Among the commentaries was a lengthy LGBTQ-negative piece by Commonweal’s Peter Steinfels who said activists had “hijacked” the funeral, staging it merely to gain publicity and attack the church. Steinfels condemned Gentilini’s mourners, described by him as “the glossier sector of the LGBTQ world,” as having “the entitlement of victimhood.” In broader strokes, he criticized the LGBTQ+ movement and progressives generally as viewing “Catholic convictions and customs in essentially negative terms, ranging from inexcusable ignorance and insensitivity to outright hostility.”

Another perspective, however, was shared by Fr. Misael Avila in a letter to the National Catholic Reporter, who wrote:

“However, I cannot help but wonder if there has ever been a Mass of Reparation for the harm inflicted upon LGBTQ Catholics. Despite Pope Francis’ outreach efforts toward the LGBTQ community, many individuals within this community continue to feel unwelcome in their church due to the persisting presence of homophobia.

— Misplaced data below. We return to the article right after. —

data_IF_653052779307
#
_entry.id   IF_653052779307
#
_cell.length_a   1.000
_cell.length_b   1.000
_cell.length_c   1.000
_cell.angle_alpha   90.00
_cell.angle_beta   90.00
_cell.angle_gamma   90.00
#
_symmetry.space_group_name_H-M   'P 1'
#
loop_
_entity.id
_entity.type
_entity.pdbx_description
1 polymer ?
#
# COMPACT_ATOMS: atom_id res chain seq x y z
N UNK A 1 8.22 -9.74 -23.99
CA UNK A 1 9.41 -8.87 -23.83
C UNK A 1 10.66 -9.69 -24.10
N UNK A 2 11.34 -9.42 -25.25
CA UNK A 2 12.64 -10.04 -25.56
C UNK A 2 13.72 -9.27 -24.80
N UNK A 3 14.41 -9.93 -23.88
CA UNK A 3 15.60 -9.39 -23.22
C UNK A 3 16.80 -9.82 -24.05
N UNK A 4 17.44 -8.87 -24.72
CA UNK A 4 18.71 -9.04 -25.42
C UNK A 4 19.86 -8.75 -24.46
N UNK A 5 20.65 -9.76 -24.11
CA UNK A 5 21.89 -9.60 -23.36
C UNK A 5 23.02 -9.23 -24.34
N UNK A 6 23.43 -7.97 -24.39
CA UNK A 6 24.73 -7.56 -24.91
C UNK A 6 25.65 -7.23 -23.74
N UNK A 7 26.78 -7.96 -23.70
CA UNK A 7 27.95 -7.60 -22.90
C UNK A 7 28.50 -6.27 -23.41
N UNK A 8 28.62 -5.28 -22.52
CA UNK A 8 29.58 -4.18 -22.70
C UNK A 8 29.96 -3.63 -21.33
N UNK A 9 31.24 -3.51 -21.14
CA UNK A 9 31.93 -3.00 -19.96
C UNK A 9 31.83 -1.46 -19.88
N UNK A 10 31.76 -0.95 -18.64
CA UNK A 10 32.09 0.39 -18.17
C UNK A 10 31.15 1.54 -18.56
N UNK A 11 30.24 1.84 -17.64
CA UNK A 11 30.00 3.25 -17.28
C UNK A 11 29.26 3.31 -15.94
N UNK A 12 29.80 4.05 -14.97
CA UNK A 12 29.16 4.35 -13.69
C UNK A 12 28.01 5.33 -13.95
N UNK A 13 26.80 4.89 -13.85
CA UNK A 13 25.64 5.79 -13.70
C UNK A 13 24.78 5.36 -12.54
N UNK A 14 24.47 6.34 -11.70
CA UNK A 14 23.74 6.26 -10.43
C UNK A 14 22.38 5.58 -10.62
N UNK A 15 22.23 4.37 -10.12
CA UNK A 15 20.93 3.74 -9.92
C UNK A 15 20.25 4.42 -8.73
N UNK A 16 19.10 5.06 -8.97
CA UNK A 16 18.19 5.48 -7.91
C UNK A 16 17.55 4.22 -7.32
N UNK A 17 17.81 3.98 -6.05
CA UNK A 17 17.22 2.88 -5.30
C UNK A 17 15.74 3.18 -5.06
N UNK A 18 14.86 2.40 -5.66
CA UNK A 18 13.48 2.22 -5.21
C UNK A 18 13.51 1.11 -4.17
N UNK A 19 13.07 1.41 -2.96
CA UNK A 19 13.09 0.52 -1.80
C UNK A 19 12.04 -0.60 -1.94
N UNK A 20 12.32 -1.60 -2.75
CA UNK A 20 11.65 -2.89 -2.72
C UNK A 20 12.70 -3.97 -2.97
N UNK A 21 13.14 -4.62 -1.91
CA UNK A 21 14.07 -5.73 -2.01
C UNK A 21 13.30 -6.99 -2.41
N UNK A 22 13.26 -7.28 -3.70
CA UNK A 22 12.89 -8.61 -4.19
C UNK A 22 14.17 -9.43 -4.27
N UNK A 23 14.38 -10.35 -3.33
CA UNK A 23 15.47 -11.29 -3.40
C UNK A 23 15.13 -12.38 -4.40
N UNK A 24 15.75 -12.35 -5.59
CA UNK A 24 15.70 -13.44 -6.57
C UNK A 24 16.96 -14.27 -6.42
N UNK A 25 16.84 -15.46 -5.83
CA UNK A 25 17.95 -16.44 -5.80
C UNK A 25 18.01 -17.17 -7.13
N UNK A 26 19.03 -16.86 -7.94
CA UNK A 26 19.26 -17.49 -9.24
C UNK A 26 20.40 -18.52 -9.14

“It is essential to recognize that while it is indeed sacrilegious and scandalous to commit transgressions against the church’s physical structure, the most significant wrongdoing lies in the harm inflicted upon one another as ‘Temples of the Holy Spirit’ (1 Cor. 6:19). Homophobia defiles the sacred space within each of us and, in the eyes of God, is also considered ‘sacrilegious’ and ‘scandalous.’”

3. The Colorado Catholic Conference, which represents the state’s bishops, voiced its opposition to the “Protecting the Freedom to Marry” law that was recently passed by Colorado’s legislature. The law intends to remove a heterosexual definition of marriage from the state’s constitution, which now proceeds to a voter referendum and is intended to preserve marriage equality if the U.S. Supreme Court’s Obergefell decision is overturned. Brittany Vessely, executive director of the Colorado Catholic Conference, made the bishops’ standard arguments against LGBTQ+ rights while addressing a legislative committee, saying the new law “rejects the truth of what marriage is,” reported the Colorado Times Reporter